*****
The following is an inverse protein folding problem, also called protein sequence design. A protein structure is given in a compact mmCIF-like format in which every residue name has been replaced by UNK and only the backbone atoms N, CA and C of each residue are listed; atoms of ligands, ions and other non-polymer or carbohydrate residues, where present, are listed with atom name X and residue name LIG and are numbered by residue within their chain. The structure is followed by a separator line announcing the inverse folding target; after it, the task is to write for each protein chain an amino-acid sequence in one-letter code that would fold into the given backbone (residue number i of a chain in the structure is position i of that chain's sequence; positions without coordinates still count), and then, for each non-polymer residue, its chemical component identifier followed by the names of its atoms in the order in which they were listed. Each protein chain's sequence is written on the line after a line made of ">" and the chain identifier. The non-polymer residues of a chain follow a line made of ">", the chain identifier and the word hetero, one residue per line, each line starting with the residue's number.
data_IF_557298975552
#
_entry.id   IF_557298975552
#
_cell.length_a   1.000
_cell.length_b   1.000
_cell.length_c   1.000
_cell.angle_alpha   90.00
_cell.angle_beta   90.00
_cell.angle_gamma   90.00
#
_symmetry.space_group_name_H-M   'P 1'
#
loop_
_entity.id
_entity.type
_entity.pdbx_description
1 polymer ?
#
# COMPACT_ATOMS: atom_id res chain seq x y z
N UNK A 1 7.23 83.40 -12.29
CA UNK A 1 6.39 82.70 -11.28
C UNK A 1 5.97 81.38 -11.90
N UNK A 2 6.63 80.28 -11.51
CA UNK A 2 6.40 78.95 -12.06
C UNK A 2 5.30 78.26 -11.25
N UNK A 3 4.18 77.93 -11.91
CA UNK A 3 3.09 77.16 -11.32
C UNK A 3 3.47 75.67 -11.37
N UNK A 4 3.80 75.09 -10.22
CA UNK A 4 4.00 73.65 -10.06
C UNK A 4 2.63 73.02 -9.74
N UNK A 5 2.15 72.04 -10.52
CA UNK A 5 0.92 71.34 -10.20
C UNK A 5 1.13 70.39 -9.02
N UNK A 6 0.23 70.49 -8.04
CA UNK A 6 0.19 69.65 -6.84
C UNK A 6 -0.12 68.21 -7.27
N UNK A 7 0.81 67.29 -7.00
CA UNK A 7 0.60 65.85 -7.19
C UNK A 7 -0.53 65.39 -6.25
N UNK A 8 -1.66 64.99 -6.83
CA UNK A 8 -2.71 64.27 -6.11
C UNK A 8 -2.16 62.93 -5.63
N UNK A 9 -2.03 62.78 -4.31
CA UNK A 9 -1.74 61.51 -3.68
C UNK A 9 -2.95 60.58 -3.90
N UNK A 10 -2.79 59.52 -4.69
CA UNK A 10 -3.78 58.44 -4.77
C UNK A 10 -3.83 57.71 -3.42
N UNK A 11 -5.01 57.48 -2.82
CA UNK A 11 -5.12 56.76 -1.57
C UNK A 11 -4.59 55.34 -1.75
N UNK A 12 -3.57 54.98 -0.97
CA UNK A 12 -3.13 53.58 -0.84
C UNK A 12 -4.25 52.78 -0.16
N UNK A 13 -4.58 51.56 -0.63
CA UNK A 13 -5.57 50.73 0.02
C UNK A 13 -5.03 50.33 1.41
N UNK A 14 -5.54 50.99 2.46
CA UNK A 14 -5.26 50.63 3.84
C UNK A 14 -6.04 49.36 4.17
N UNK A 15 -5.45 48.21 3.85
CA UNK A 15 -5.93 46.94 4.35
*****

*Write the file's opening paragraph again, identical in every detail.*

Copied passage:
The following is an inverse protein folding problem, also called protein sequence design. A protein structure is given in a compact mmCIF-like format in which every residue name has been replaced by UNK and only the backbone atoms N, CA and C of each residue are listed; atoms of ligands, ions and other non-polymer or carbohydrate residues, where present, are listed with atom name X and residue name LIG and are numbered by residue within their chain. The structure is followed by a separator line announcing the inverse folding target; after it, the task is to write for each protein chain an amino-acid sequence in one-letter code that would fold into the given backbone (residue number i of a chain in the structure is position i of that chain's sequence; positions without coordinates still count), and then, for each non-polymer residue, its chemical component identifier followed by the names of its atoms in the order in which they were listed. Each protein chain's sequence is written on the line after a line made of ">" and the chain identifier. The non-polymer residues of a chain follow a line made of ">", the chain identifier and the word hetero, one residue per line, each line starting with the residue's number.